Ryan Hoffman - NRL - AthletesVoice
Ryan Hoffman - NRL - AthletesVoice


The Cooper you don’t remember

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The Cooper you don’t remember


When I first laid eyes on Cooper, I wasn’t that impressed. It was Storm’s 2003 pre-season. He was at the back of the runs; he wasn’t in the fit group. He enjoyed going out a bit too much. People might find that hard to believe given the professional he became. But we all have a journey; it all starts somewhere.


Coops came down to Melbourne with a bunch of blokes from Norths Devils in Brisbane. There were two fulltime spots left and they went to Billy Slater and Dallas Johnson. Cooper got shipped back to Brisbane. It was a wake-up call for him. He saw his two mates become professional footballers. He went back up to Brisbane to work as a plumber.


I had another of the fulltime spots but still played a bit with him in reserve grade in 2003. He had a really good year, got his act together. By the end of ’03, he got asked to come down fulltime. By the start of the 2004 pre-season, he’d really changed his attitude. Seeing Dallas and Billy achieve it, it turned him around. He worked hard at training, stopped enjoying the party life. He knew when to train, when to enjoy yourself. Though not always…


Our first game together for Brisbane Norths was in Townsville. We had a good hard game, then enjoyed the Townsville night life. Next day Cooper wasn’t on the team bus. We turned up to the airport and there he was, still in his going-out gear, straight from his night out. Bit different to the professional bloke he is now.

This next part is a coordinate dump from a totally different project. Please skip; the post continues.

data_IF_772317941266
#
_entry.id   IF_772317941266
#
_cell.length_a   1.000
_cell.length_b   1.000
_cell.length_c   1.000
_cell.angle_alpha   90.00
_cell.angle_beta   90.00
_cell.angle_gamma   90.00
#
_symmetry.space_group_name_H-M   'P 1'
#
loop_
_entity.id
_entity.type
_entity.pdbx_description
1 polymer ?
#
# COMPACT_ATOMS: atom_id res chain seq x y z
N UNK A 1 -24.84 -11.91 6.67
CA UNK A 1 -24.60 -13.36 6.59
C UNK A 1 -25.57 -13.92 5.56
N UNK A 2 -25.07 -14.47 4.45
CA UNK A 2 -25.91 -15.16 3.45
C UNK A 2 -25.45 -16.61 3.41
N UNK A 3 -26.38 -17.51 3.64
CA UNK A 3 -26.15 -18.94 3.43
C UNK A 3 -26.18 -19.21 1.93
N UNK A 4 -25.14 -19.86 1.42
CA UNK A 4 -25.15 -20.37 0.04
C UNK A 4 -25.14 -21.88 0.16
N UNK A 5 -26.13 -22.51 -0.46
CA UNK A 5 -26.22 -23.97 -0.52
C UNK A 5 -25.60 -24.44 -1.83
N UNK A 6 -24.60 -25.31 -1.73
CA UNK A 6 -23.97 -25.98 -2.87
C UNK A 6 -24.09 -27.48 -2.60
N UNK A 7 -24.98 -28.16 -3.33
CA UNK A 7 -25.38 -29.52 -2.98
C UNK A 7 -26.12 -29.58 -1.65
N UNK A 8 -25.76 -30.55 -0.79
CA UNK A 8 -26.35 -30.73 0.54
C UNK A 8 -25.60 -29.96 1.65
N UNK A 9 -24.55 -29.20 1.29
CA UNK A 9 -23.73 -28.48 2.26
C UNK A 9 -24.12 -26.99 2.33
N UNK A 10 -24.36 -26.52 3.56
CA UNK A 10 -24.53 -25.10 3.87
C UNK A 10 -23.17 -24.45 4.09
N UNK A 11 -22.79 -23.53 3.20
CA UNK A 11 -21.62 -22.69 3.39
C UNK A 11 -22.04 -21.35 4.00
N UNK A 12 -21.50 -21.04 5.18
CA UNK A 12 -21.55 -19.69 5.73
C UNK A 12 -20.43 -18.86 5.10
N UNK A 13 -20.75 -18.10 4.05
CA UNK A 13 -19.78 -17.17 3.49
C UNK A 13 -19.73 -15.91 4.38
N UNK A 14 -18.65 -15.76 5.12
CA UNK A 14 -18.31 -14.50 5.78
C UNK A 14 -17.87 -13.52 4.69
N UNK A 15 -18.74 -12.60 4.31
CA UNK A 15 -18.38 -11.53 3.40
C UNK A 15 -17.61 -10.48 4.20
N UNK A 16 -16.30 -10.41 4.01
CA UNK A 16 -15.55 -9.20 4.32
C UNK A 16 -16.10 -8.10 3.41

Again, it shows everyone has a past. Everyone has a journey and things they went through. It shows younger players, whatever you turn up like, it doesn’t mean you can’t mould yourself into something else. Cooper did exactly that. He went from that young bloke to one of the most professional players the game’s ever seen.



He was never really a halfback. He’d play in the halves at Norths Devils but early on at the Storm they weren’t sure how to use him. Matty Orford had the No.7 jumper, Scott Hill was five-eighth. Cooper would play in the centres, at fullback. He played a bit of hooker. He played in the back row! At lock, on an edge. We were just trying to fit him in. And that carried through into 2005 and he was Jack of all trades, master of none.


In 2006, Matty Orford moved on. And we couldn’t find a new halfback from outside. Not one we could afford anyway. Craig Bellamy put it on Cooper – how would you like to become a halfback? He lived with Matty Johns in Sydney for a month or so. And it was amazing how he turned himself into a halfback. It’s a singular skill – all the passing, kicking, game awareness. And it didn’t come naturally to him. But through repetition he became one.


We turned up to the airport and there he was, still in his going-out gear, straight from his night out. Bit different to the professional bloke he is now.


I would’ve run thousands and thousands of lines off him after training. Just running off his hip, or wide, whatever. Different angles. I was working on footwork, he was working on timing. We’d work out little plays, short-side plays. Our combination was forged through pure repetition.